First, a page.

RHS Young Designers shine at Tatton
See the entries for 2018 and find out who took the title of our 10th RHS Young Designer competition
Five budding young designers threw their heart and soul into bringing their designs to life at the RHS Flower Show Tatton Park 2018, after being tasked to create a garden that highlighted the health benefits of plants and gardening in the 10th edition of the RHS Young Designer Competition.
After being scrutinised by the judges at the show, Will Williams with his garden, At One, was chosen as the winner in the competition that has seen previous finalists go on to design gardens for top shows and exhibits, including the RHS Chelsea Flower Show.
Will's garden was designed with both the health of people and wildlife in mind, initially being designed as a relaxing space for a professional couple.
"I wanted to create a garden that was both functional for the the user and beneficial to wildlife," explains Will. "For example, the plant choices used in the garden interact with different sets of wildlife. There's a variety of pollinator-friendly plants, including Verbena and Hydrangea, as well as insect hotels that have been built into the wall of the garden."
With bees and butterflies buzzing all over his garden, Will won over the wildlife (as well as the judges) at Tatton Park and pipped his fellow finalists to the title, having been mentored for the competition by internationally-acclaimed landscape designer Paul Hervey-Brookes.
See Will's garden in full and watch him describe his design.
Meet the rest of the 2018 finalists
Jimmy McAdam, 24, from Nottinghamshire staged a beehive as the central focal point of his Born to Bee Wild garden, which featured wildflowers and plants from the RHS’s Plants for Pollinators scheme. Key bee-friendly plants included Lavandula angustifolia ‘Hidcote,’ Leucanthemum vulgare and Armeria maritima.
"It's been a good experience as my first show garden," says Jimmy. "I've learnt a lot and made some good contacts. On the whole, it's gone quite smoothly, but the heat has been a challenge. With the pond, we were trying to paint it to give it a smooth finish, but it was going off. We had to try and come in earlier in the morning when it was cooler."
Watch Jimmy explain his idea behind Born to Bee Wild
Eds Higgins, 28, is from Norfolk but based in Nottingham. His design, Finding [urban] Nature, celebrated the hidden charm of wasteland and inspired visitors to see these spaces as important urban ares for wildlife. Key plants included Buddleja davidii, Prunus serrula multi-stemmed and Erigeron karvinskianus, as well as vegetable plants and wasteland natives. It also featured a community allotment.
Eds says: “My garden has been inspired by brownfield sites, with this one based on a space in Nottingham that has been left as wasteland. It's become an unofficial wilderness and I wanted to recreate it here to show how important these spaces can be for pollinators.
"The build went well. The biggest technical challenge was the planting. I wanted to use plants that you'd see on a wasteland, i.e. ones that aren't perfect and typical of a show garden. It was quite difficult to source these, but it all came together in the end."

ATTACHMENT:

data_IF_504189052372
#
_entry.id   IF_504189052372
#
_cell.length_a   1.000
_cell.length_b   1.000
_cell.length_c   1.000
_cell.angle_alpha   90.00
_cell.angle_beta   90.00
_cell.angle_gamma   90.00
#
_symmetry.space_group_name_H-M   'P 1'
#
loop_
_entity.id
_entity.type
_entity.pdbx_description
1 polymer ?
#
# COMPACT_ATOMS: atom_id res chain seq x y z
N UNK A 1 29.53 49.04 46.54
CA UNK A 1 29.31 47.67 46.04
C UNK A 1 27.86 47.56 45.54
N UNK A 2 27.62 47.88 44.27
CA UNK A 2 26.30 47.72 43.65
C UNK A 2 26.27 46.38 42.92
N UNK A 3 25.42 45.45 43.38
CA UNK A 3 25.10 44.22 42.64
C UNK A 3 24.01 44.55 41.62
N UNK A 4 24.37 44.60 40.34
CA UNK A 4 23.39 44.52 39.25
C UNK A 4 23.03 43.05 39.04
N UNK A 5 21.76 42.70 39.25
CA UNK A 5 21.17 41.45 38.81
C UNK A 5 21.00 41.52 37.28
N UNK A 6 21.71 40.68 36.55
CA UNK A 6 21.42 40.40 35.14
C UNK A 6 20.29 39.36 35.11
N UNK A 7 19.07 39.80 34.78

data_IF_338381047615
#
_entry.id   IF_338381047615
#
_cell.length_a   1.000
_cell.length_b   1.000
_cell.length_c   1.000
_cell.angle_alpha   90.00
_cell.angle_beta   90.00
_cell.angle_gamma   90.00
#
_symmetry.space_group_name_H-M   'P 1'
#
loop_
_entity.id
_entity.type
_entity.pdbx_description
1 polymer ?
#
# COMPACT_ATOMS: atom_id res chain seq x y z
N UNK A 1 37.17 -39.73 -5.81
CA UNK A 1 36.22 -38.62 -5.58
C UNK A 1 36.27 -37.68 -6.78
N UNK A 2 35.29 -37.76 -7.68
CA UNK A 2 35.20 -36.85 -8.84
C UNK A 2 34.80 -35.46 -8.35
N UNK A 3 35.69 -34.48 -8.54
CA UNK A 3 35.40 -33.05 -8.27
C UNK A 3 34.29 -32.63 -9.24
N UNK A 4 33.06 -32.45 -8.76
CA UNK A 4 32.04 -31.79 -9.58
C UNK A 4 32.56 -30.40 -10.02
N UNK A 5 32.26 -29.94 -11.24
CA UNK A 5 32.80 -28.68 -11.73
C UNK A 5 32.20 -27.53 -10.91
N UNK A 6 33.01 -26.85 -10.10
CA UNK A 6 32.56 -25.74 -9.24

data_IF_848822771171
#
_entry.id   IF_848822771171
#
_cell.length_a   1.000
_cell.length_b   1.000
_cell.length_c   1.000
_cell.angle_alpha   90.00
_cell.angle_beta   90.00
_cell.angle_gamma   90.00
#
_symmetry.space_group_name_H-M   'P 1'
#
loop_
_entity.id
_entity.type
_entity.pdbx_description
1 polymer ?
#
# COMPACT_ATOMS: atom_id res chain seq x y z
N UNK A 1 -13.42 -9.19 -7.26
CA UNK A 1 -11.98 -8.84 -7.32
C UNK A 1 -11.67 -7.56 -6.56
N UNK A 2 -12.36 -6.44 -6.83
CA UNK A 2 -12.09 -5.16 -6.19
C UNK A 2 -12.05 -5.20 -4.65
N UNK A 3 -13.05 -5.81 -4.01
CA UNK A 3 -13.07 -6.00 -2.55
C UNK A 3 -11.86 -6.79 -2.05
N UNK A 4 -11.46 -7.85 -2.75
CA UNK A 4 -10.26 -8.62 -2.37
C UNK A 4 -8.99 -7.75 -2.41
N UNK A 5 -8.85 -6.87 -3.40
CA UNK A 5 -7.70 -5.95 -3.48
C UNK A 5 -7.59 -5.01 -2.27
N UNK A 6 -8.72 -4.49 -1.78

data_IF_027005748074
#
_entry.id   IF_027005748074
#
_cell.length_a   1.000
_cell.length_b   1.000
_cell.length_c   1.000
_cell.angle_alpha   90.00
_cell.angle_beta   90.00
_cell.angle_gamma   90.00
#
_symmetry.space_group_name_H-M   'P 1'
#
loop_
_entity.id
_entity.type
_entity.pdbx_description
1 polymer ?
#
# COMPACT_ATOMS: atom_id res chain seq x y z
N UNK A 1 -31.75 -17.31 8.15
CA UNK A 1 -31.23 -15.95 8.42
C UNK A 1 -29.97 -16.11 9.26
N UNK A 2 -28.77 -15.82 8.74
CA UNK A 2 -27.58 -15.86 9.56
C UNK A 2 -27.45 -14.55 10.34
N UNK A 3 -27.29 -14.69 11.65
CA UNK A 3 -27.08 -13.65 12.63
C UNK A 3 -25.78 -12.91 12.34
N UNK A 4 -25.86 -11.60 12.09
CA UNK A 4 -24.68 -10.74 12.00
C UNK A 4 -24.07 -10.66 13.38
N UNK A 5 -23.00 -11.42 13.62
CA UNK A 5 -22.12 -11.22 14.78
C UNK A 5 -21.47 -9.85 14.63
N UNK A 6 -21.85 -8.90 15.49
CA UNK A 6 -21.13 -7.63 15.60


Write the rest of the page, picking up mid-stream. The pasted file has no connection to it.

See Eds' garden in full and watch him describe his design
Nicola Oakey, also 28, based her design, Raised by Rivers around the calming effects that being beside water can have. The aspiring designer, now living in Lincolnshire, used a large oak deck overlooking a body of water as a comfortable seating area in her garden.
"I wanted there to be interaction between the user and the water in my garden," says Nicola "Lots of people have ponds in their garden, but nowhere to sit around and actually enjoy the water. Raised by Rivers invites you to sit and spend time close to the water, while the nearby water feature also provides a calming sound.
"While it's the central focus of the garden, the oak deck has also been the biggest challenge. It was pre-built before the show and the oak was very green. It had since been sat in the heat and the boards had shrunk because all the moisture had dried out. We had to pretty much start from scratch. Luckily I had a very good carpenter to help!"
Watch Nicola introduce Raised by Rivers
Max Harriman, 26, from London created a space to escape the stresses associated with urban living with his Calm in Chaos garden. With a weaving path throughout the garden, Calm in Chaos encouraged the user to become completely lost and immersed within the space, leaving their cares and worries behind.
"I wanted to create a garden that keeps the guest in for as long as possible and maximises the restorative benefits of green space," says Max. "As you follow the path throughout, the views and textures change, enticing the user to explore and go further into the garden.
"Keeping all the plants at their best has been difficult. The heat has been horrendous and I'd accounted for typical wet Manchester weather! The ferns have suffered and become heat scorched and with 2,600 plants, it's been a challenge to water them all."
Watch a video of Calm in Chaos